metaphysical subjects."

"The questions were put by members. . . . The answers in all cases are based
on the shorthand Reports, and are those . . . as given by H. P. B. herself."

In H.P.B.'s magazine Lucifer, it was noted that the reports of the
Transactions [covering the meetings of Jan. 10 through June 20, 1889] were
transcribed in "twenty-four large longhand folios." Lucifer, October 15th,
1890, p. 165

Part I of the Transactions was published as a book in London in March 1890.

Part I consisted of material discussed by H.P. Blavatsky at the following
meetings:

Meeting 1. January 10, 1889 [Stanza I, sl. 1-2]
Meeting 2. January 17, 1889 [Stanza I, sl. 3-4]
Meeting 3. January 24, 1889 [Stanza I, sl. 5-8]
Meeting 4. January 31, 1889 [Stanza I, sl. 6-9; Stanza II, sl. 1-2]
Appendix on Dreams

Part II of the Transactions was published in January 1891.

Part II consisted of material discussed by H.P.Blavatsky at the following
meetings:

Meeting 5. February 7, 1889 [Stanza II, sl. 3-4]
Meeting 6. February 14, 1889 [Stanza III, sl. 1]
Meeting 7. February 21, 1889 [Stanza III, sl. 2-4]
Meeting 8. February 28, 1889 [Stanza III, sl. 5-8]
Meeting 9. March 7, 1889 [Stanza III, sl. 10-11]
Meeting 10. March 14, 1889 [Stanza IV, sl. 1-6]

In February, 1891, Alice Leighton Cleather wrote:

"The second part of the 'Transactions -- Blavatsky Lodge,' is now out, and
the third [part] will shortly follow." Theosophist, April 1891, p. 438.

H.P. Blavatsky died in May 1891 and Part III of the Transactions was NEVER
published.

It should be emphasized that the discussions in the published Parts I and II
cover only the first four stanzas of Volume I of THE SECRET DOCTRINE.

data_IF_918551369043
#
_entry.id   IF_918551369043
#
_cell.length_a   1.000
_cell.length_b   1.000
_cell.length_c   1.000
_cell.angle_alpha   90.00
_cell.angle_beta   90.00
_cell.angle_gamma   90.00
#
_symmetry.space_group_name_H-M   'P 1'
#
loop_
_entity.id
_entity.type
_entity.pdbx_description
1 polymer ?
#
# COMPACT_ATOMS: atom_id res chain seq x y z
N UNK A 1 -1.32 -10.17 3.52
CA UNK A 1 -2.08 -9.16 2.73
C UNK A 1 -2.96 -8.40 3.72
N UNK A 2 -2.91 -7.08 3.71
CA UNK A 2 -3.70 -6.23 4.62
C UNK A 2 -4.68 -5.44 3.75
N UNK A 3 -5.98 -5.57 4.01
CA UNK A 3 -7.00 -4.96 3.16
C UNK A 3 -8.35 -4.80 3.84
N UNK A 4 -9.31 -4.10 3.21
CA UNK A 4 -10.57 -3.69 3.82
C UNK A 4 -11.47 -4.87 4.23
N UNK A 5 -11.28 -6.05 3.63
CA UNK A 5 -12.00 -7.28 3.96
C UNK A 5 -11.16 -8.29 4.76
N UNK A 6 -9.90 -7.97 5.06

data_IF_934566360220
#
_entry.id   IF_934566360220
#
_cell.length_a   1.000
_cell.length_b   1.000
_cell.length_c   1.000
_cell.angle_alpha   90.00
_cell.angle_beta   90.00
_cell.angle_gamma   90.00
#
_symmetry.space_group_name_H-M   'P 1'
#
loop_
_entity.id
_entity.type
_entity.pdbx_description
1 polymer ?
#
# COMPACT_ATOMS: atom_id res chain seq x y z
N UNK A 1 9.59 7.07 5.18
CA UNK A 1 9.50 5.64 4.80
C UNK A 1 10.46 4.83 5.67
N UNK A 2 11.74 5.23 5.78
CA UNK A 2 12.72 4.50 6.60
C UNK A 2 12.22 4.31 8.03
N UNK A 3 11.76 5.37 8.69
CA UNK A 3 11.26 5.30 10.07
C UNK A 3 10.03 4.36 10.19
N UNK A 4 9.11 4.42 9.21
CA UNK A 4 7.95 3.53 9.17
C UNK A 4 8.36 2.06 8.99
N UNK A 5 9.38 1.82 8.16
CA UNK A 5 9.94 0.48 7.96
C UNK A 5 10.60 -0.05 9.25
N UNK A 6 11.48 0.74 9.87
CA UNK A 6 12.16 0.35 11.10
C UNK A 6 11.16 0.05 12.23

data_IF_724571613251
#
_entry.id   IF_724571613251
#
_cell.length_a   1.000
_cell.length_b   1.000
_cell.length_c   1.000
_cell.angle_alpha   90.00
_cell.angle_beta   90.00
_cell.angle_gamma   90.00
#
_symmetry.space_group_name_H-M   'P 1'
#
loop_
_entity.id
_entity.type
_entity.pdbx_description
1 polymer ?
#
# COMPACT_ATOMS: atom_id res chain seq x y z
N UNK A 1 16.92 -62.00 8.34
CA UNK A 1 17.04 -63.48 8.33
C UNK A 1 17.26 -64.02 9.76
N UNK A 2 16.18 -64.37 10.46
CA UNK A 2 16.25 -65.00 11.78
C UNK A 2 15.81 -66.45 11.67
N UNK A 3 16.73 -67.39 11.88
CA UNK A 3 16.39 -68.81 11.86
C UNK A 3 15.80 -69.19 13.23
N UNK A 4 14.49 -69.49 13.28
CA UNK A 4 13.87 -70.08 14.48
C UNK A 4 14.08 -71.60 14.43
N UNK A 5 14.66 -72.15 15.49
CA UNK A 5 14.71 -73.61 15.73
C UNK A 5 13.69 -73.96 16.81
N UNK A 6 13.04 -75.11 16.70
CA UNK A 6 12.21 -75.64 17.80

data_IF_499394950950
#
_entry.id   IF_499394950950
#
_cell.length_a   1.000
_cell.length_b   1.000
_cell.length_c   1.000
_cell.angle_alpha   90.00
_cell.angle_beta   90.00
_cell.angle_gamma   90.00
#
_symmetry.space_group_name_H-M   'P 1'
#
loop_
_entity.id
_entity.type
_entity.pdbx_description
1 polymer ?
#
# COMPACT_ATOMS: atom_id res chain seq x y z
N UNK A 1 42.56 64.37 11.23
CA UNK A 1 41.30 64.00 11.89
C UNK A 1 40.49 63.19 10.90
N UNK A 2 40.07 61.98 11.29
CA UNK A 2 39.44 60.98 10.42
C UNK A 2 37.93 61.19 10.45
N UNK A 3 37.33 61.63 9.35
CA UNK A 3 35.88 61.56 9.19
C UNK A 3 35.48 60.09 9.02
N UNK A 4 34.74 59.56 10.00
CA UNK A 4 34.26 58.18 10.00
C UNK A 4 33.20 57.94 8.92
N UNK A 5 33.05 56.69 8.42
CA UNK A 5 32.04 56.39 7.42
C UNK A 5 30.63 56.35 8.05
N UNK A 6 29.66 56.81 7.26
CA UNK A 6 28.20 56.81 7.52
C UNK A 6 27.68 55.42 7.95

Part III would, no doubt, have contained H.P.B.'s additional insightful and
valuable comments on Stanza V and possibly even on Stanzas 6 and 7.

What happened to the remaining unpublished Blavatsky material that was
contained in the "twenty-four large longhand folios"? This unpublished
material would have contained the discussions held with H.P.B. at Blavatsky
Lodge meetings from March 21 to June 20, 1889. A total of 14 meetings!

Several years ago I discovered the whereabouts of the missing "large
longhand folios". Several of the folios are still missing but the majority
survive. At one point I was allowed to peruse the extant folios and
discovered that H.P. Blavatsky's discussions and comments on Stanzas 5 and 6
survive. Unfortunately, the folio containing HPB's comments on Stanza 7 did
NOT survive the ravages of time and is still lost.

It is my sincere hope that the current "keeper" of the folios will soon
permit HPB's unpublished valuable comments on Stanzas 5 and 6 to be
published for the benefit of all Blavatsky and Theosophical students
throughout the world.

More in Part II.

60. From the Editors of ARIES: Journal for the Study of Western Esotericism (Mar. 12, 2001):

Last week (7. March 2001), the first issue of Aries : Journal for the Study of Western Esotericism has come out. As some of you may know, this is a new series published by E.J. Brill academic publishers as a continuation of the journal Aries that has been published at a smaller scale since 1985.

Aries accepts articles and book reviews in four languages: English, French, German and Italian (with abstracts in another language, so as to create optimal possibilities for communication and exchange across linguistic boundaries). Below, please find some general information, plus the table of contents of Aries 1:1 and 1:2 (due to appear in July). For more information on subscriptions (institutional or personal) and instructions to authors, you can contact the editorial secretary Hilda Nobach:hermetica@hum.uva.nl

In this early stage, it is of crucial importance for the journal to become known and get established as widely as possible. We obviously hope that many subscriptions will be taken ... and that scholars will consider urging any university to which they may be connected to take an institutionalsubscription.